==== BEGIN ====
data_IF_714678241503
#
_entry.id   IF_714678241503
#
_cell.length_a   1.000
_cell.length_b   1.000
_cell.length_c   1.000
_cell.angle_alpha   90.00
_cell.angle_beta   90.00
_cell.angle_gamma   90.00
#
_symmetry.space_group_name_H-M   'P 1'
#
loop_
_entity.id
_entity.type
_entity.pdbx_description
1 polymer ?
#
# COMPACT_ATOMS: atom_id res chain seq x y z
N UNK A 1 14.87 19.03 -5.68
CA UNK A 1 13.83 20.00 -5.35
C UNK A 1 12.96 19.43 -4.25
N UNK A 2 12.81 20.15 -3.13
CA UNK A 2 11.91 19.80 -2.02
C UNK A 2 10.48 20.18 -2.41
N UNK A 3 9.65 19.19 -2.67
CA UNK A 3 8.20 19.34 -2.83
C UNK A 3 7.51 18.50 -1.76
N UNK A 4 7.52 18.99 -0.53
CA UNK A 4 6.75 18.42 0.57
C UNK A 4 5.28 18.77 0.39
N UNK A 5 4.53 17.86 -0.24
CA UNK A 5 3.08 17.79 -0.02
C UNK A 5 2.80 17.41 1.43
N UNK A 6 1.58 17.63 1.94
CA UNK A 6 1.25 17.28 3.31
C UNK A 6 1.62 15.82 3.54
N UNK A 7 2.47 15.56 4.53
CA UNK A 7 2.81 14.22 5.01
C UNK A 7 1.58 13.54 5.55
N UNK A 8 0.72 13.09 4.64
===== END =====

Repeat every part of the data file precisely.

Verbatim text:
data_IF_714678241503
#
_entry.id   IF_714678241503
#
_cell.length_a   1.000
_cell.length_b   1.000
_cell.length_c   1.000
_cell.angle_alpha   90.00
_cell.angle_beta   90.00
_cell.angle_gamma   90.00
#
_symmetry.space_group_name_H-M   'P 1'
#
loop_
_entity.id
_entity.type
_entity.pdbx_description
1 polymer ?
#
# COMPACT_ATOMS: atom_id res chain seq x y z
N UNK A 1 14.87 19.03 -5.68
CA UNK A 1 13.83 20.00 -5.35
C UNK A 1 12.96 19.43 -4.25
N UNK A 2 12.81 20.15 -3.13
CA UNK A 2 11.91 19.80 -2.02
C UNK A 2 10.48 20.18 -2.41
N UNK A 3 9.65 19.19 -2.67
CA UNK A 3 8.20 19.34 -2.83
C UNK A 3 7.51 18.50 -1.76
N UNK A 4 7.52 18.99 -0.53
CA UNK A 4 6.75 18.42 0.57
C UNK A 4 5.28 18.77 0.39
N UNK A 5 4.53 17.86 -0.24
CA UNK A 5 3.08 17.79 -0.02
C UNK A 5 2.80 17.41 1.43
N UNK A 6 1.58 17.63 1.94
CA UNK A 6 1.25 17.28 3.31
C UNK A 6 1.62 15.82 3.54
N UNK A 7 2.47 15.56 4.53
CA UNK A 7 2.81 14.22 5.01
C UNK A 7 1.58 13.54 5.55
N UNK A 8 0.72 13.09 4.64